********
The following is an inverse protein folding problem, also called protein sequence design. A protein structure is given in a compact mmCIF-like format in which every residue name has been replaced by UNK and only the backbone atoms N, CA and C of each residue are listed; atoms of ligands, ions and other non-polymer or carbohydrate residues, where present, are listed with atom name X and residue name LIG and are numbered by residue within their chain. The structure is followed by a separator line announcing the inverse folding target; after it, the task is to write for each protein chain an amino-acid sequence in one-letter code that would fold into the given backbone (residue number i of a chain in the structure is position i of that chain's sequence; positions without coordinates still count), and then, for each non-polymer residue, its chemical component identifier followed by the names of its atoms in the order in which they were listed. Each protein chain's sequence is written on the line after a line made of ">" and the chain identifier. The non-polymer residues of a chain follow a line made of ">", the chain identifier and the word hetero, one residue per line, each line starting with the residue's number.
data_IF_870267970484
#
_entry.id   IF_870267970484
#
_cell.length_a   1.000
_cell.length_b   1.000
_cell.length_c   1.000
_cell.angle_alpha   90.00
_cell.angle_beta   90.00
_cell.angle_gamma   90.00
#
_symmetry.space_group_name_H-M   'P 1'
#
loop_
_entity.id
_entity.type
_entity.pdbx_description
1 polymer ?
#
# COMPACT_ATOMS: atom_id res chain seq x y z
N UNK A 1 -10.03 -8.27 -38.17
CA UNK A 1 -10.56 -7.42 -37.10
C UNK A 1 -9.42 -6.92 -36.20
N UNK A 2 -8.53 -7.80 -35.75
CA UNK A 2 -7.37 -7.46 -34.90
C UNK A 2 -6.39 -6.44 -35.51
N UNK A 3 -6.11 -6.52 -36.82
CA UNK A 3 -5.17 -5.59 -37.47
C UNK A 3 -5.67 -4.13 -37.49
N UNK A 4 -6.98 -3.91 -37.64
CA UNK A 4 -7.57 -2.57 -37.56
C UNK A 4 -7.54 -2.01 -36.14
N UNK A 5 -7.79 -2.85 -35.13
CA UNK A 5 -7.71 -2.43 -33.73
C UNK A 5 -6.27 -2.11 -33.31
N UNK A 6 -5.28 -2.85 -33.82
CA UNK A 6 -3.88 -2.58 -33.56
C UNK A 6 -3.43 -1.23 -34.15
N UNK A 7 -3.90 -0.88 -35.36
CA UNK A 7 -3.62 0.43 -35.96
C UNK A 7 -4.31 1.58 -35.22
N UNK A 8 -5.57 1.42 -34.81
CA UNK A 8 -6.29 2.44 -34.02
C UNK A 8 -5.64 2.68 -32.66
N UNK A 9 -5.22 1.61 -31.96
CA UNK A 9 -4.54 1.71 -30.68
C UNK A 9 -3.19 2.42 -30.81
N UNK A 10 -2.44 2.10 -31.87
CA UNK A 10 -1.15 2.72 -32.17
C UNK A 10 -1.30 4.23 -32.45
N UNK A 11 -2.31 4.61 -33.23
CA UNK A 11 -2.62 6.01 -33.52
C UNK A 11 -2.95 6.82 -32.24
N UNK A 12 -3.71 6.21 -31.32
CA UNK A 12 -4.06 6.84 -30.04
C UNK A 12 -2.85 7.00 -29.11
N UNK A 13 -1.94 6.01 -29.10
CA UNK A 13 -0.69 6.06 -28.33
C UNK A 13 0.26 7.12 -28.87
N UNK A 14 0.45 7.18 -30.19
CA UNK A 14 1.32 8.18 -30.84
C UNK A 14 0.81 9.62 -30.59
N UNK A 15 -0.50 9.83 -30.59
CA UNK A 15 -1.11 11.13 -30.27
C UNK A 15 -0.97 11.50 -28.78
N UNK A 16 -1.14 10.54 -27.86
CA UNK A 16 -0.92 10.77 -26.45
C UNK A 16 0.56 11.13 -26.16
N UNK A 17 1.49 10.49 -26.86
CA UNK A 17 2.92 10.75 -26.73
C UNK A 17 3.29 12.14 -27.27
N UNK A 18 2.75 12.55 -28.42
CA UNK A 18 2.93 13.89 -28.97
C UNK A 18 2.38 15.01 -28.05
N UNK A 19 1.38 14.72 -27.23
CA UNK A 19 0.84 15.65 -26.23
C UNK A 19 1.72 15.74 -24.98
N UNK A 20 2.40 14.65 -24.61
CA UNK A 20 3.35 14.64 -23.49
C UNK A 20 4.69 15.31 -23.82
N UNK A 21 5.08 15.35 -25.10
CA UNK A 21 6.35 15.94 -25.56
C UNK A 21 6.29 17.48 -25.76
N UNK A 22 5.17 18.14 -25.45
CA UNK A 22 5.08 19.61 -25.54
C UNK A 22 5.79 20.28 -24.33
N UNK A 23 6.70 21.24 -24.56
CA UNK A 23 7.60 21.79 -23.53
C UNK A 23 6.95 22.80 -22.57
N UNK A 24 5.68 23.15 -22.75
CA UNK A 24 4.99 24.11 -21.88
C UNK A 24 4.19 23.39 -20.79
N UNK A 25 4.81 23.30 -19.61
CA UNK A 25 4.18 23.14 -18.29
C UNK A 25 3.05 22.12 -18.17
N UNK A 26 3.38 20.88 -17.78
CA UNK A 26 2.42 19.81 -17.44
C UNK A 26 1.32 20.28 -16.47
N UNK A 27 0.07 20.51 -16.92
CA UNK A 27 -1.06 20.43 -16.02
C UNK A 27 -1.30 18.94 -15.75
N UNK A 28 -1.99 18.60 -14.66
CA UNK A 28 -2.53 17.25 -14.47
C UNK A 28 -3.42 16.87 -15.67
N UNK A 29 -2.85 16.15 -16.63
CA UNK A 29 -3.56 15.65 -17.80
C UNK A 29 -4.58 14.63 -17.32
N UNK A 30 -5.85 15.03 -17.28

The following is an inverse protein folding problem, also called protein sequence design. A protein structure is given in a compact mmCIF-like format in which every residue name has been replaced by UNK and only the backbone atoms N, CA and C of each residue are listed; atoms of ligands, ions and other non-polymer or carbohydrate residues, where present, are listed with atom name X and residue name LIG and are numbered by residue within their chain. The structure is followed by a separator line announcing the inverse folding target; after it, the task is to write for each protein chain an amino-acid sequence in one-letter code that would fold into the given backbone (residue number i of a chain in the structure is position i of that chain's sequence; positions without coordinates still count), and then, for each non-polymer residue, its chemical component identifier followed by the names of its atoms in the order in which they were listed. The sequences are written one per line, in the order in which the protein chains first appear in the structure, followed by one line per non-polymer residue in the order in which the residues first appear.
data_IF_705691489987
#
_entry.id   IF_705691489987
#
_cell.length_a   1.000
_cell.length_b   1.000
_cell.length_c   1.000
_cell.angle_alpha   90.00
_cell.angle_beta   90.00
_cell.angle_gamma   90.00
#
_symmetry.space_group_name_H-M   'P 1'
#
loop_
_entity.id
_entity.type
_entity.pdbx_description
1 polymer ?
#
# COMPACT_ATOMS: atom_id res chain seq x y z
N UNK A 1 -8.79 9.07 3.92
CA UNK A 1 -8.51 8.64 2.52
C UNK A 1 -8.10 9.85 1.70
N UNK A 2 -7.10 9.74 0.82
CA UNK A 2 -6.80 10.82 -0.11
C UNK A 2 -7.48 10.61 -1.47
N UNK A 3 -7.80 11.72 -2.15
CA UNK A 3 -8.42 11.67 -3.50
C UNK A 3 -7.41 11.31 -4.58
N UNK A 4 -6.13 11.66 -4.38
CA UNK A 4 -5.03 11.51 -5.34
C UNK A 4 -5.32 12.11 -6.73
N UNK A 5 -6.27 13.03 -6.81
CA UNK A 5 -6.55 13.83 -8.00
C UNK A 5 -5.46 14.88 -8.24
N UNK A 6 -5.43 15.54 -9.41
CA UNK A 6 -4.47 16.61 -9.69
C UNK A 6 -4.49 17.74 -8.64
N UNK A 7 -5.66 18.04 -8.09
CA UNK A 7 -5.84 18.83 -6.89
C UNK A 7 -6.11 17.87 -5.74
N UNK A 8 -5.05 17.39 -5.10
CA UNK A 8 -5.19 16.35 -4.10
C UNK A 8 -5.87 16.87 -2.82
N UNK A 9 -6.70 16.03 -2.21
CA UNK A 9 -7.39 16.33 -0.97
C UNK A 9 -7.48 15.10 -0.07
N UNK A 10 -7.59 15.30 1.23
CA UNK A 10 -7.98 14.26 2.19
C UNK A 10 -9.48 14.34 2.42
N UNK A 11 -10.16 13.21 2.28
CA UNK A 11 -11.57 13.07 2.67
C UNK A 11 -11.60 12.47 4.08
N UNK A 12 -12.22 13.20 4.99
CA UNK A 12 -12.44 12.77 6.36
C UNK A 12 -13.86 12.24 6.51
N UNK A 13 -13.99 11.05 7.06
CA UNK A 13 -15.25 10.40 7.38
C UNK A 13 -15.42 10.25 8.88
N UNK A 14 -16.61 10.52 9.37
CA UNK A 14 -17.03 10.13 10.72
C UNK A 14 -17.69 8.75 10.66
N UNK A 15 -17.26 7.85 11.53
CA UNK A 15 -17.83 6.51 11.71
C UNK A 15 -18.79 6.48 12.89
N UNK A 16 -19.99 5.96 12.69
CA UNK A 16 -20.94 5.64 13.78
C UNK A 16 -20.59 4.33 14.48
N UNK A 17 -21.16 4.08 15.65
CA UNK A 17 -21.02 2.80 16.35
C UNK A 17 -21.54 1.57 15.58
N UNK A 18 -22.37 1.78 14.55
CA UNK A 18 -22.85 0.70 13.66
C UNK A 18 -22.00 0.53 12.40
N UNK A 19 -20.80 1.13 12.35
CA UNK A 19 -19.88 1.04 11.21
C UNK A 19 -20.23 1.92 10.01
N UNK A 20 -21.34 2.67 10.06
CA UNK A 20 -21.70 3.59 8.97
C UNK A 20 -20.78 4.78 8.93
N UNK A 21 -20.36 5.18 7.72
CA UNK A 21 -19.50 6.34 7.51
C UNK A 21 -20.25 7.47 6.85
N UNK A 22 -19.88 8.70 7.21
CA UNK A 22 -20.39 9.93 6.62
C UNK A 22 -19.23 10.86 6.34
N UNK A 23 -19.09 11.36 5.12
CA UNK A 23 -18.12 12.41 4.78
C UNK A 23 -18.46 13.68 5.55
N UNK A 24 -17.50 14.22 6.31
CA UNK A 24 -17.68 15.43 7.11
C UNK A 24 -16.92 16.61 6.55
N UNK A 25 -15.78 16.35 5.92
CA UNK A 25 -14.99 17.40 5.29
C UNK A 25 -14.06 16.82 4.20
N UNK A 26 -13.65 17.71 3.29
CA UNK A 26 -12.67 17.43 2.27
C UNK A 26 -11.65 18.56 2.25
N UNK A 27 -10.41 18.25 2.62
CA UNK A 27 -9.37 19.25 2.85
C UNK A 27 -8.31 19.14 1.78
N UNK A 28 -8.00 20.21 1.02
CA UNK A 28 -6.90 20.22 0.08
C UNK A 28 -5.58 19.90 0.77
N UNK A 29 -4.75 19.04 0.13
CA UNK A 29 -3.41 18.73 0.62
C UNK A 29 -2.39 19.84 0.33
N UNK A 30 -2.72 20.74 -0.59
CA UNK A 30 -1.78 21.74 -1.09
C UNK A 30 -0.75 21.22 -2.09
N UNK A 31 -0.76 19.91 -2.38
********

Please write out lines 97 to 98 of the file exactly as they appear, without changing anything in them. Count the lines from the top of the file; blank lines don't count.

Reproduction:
N UNK A 26 3.38 20.88 -17.78
CA UNK A 26 2.42 19.81 -17.44